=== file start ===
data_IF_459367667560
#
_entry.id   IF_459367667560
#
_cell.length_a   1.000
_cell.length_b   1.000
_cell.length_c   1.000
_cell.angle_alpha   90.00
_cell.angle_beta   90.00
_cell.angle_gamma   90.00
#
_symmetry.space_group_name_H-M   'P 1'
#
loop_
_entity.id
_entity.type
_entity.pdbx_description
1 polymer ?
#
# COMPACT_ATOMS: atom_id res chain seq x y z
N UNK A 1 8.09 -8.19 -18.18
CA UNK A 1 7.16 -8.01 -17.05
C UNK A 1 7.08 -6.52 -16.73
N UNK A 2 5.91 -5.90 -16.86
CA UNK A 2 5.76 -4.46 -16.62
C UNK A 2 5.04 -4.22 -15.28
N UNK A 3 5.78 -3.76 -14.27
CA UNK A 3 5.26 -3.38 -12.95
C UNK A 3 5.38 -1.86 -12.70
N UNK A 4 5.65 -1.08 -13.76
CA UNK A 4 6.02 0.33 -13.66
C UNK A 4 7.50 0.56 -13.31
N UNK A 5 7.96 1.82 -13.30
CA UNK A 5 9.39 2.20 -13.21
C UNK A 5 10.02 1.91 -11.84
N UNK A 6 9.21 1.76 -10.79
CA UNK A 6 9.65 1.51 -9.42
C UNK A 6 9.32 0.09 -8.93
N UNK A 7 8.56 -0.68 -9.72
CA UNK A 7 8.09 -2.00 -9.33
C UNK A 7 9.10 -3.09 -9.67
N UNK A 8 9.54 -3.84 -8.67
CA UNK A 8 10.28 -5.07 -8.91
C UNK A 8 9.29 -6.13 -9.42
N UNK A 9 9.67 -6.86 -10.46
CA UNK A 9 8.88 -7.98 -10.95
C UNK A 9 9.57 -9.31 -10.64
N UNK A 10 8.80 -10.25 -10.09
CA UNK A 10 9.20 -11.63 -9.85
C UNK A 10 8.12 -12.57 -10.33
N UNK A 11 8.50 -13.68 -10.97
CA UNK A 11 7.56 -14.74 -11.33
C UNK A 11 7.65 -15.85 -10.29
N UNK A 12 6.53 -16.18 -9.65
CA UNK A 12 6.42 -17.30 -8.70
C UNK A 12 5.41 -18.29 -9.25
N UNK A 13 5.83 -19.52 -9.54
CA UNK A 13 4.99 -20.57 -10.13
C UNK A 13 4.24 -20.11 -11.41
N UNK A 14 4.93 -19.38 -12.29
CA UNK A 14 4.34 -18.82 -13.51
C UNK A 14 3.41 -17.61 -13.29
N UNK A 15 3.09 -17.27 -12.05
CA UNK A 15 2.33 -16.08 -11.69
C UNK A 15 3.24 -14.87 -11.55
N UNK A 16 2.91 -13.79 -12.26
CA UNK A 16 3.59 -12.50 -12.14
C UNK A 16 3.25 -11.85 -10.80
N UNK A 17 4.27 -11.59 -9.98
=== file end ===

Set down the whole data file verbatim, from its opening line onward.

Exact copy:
data_IF_459367667560
#
_entry.id   IF_459367667560
#
_cell.length_a   1.000
_cell.length_b   1.000
_cell.length_c   1.000
_cell.angle_alpha   90.00
_cell.angle_beta   90.00
_cell.angle_gamma   90.00
#
_symmetry.space_group_name_H-M   'P 1'
#
loop_
_entity.id
_entity.type
_entity.pdbx_description
1 polymer ?
#
# COMPACT_ATOMS: atom_id res chain seq x y z
N UNK A 1 8.09 -8.19 -18.18
CA UNK A 1 7.16 -8.01 -17.05
C UNK A 1 7.08 -6.52 -16.73
N UNK A 2 5.91 -5.90 -16.86
CA UNK A 2 5.76 -4.46 -16.62
C UNK A 2 5.04 -4.22 -15.28
N UNK A 3 5.78 -3.76 -14.27
CA UNK A 3 5.26 -3.38 -12.95
C UNK A 3 5.38 -1.86 -12.70
N UNK A 4 5.65 -1.08 -13.76
CA UNK A 4 6.02 0.33 -13.66
C UNK A 4 7.50 0.56 -13.31
N UNK A 5 7.96 1.82 -13.30
CA UNK A 5 9.39 2.20 -13.21
C UNK A 5 10.02 1.91 -11.84
N UNK A 6 9.21 1.76 -10.79
CA UNK A 6 9.65 1.51 -9.42
C UNK A 6 9.32 0.09 -8.93
N UNK A 7 8.56 -0.68 -9.72
CA UNK A 7 8.09 -2.00 -9.33
C UNK A 7 9.10 -3.09 -9.67
N UNK A 8 9.54 -3.84 -8.67
CA UNK A 8 10.28 -5.07 -8.91
C UNK A 8 9.29 -6.13 -9.42
N UNK A 9 9.67 -6.86 -10.46
CA UNK A 9 8.88 -7.98 -10.95
C UNK A 9 9.57 -9.31 -10.64
N UNK A 10 8.80 -10.25 -10.09
CA UNK A 10 9.20 -11.63 -9.85
C UNK A 10 8.12 -12.57 -10.33
N UNK A 11 8.50 -13.68 -10.97
CA UNK A 11 7.56 -14.74 -11.33
C UNK A 11 7.65 -15.85 -10.29
N UNK A 12 6.53 -16.18 -9.65
CA UNK A 12 6.42 -17.30 -8.70
C UNK A 12 5.41 -18.29 -9.25
N UNK A 13 5.83 -19.52 -9.54
CA UNK A 13 4.99 -20.57 -10.13
C UNK A 13 4.24 -20.11 -11.41
N UNK A 14 4.93 -19.38 -12.29
CA UNK A 14 4.34 -18.82 -13.51
C UNK A 14 3.41 -17.61 -13.29
N UNK A 15 3.09 -17.27 -12.05
CA UNK A 15 2.33 -16.08 -11.69
C UNK A 15 3.24 -14.87 -11.55
N UNK A 16 2.91 -13.79 -12.26
CA UNK A 16 3.59 -12.50 -12.14
C UNK A 16 3.25 -11.85 -10.80
N UNK A 17 4.27 -11.59 -9.98